Financial Literacy Month Toolkit

November is Financial Literacy Month. We’re sharing articles and tips to empower teens to invest in their financial wellbeing.
By Amanda Lee · November 2, 2023 · 7 minutes read

Almost all of us want to learn how to better handle our money. Which is why November is the perfect time to spend time learning what the heck financial literacy actually is.

Personal finance affects a ton of areas in your life–from buying a slice of pizza, to saving up for a new bike, to landing your first part-time job, to filing your first tax return. These are all skills we need to master. 

That’s why we’re going back to basics and breaking down what financial literacy is, as well as advice on how to earn, save, spend, and invest your own money. 

What is Financial Literacy Month in Canada? 

Financial Literacy Month takes place each November. It was established by the Canadian government in 2011 to support financial education and empower Canadian families to manage their money and debt, save for the future, and make better decisions when it comes to finances. 

What is the meaning of financial literacy?

Financial literacy sounds like a daunting term but it essentially means learning how to save, grow, and protect your money. It’s a skill that takes time to learn; once you learn the alphabet, you can’t expect to pick up a novel. Financial literacy is extremely important as it’s the foundation for making good decisions about your money now and in the long-term. 

It’s also a skill that pays off: a study showed that teens who talked about finances with their parents, even once a week, had a better grasp of financial literacy than those who didn’t. 

Because it’s hard to imagine it now, but one day 65-year-old you will be grateful that 18-year-old you started saving for retirement.

Financial Literacy Month 2023 Theme

The theme for Financial Literacy Month 2023 is Make Change that Counts: Managing Your Money in a Changing World. 

In the words of Ferris Bueller: “Life moves pretty fast. If you don’t stop and look around once in a while, you could miss it.” The same’s true for money. Who knows if cash will soon become as old as having a cheque book, or whether you’ll eventually be buying items with cryptocurrency? And how is A.I. going to change investing?

While a lot of how personal finance could change is unknown, money is still going to be part of our lives. 

4 areas of financial literacy for teens

This year we’re going back to basics and focusing on some of the important aspects of financial literacy that everyone should master: how to earn money, how to budget it, saving money for your future, and investing. 

1. Earning money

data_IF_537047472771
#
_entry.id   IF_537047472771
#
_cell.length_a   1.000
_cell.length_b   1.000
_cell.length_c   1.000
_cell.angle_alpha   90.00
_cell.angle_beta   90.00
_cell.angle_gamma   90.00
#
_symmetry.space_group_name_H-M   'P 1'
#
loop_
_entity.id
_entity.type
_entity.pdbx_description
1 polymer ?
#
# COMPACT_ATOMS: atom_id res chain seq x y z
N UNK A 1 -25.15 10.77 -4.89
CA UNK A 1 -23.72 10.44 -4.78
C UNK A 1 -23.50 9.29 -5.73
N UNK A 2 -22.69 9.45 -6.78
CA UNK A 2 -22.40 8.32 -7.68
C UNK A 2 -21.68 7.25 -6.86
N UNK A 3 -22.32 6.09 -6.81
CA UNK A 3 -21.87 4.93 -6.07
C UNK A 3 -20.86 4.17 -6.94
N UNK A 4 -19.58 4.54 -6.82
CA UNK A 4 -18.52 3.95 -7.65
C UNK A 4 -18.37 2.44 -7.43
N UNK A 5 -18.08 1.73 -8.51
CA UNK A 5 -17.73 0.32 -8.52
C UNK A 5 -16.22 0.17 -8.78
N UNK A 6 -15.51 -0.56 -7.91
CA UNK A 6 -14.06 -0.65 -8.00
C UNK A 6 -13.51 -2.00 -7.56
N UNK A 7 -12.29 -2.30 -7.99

You’ve done the math and realized that it’s going to take you three years of weekly allowance to save up for your first car. It’s time to get a job. Earning your own money isn’t the only benefit of a job: you’ll learn skills like time management and responsibility, plus valuable work experience. 

Resume? Cover letter? Prepping for that interview? Check. Here are some resources to help you land your first part-time job! 

How to write a resume

Let’s start at the beginning. If you’re ready to search for a job, you’ll need a resume. Your resume helps make the first impression on your employer, and it’s your ticket for putting your best foot forward. Here’s what you should include plus tips for writing yours.

Read more: How to write a resume for teens with examples. 

Best part-time jobs for teens 

If you love coaching sports, love styling clothing, or speak fluent French, then you could turn those skills into a part-time job. Plus, earning your own coin fosters a greater sense of independence. Here’s a list of the most popular part-time jobs for teens and tips on how to balance work with school.

Read more: 14 best part-time jobs for teens

How to read a pay stub

You’ve started your job and just got your first pay! Alongside it you should have received a pay stub. A pay stub and a paycheque are two separate documents: A pay stub is a record of earnings, while a paycheque is the actual payment of those earnings. It’s important you learn to read a pay stub so you can check the total hours worked, ensure your pay matches your pay stub and track any deductions (like taxes). 

Read more: How to read and understand a pay stub

2. Budgeting

Budgeting is simply having a plan for your money – how you want to spend it and what you want to save. And when you have a plan, you know that you’ll have enough for the things you need to pay for, as well as any unexpected expenses (like finding out your fav store is having a sale). Learn more about what budgeting is and how to start!

Read more: Budgeting 101 

What is a zero-based budget?

Zero-based budgeting (ZBB) can be an effective tool to help give each dollar a purpose. Discover what a zero-based budget is, the pros and cons of using this method, and how you can create your own ZBB.

Read more: What is a zero-based budget? 

Spending according to your values 

Navigating how to spend money wisely is no easy feat. From the latest sneaker drop to that must-have TikTok dupe, to concert tickets, there’s plenty of things competing for your cash. 

Whether you know it or not, everyone has their own set of money values which informs their spending. Value-based spending simply means spending money on what is important to you. Learn more about how to spend according to what matters to you! 

Read more: How to spend according to your values 

What you need to know about Buy Now Pay Later (BNPL)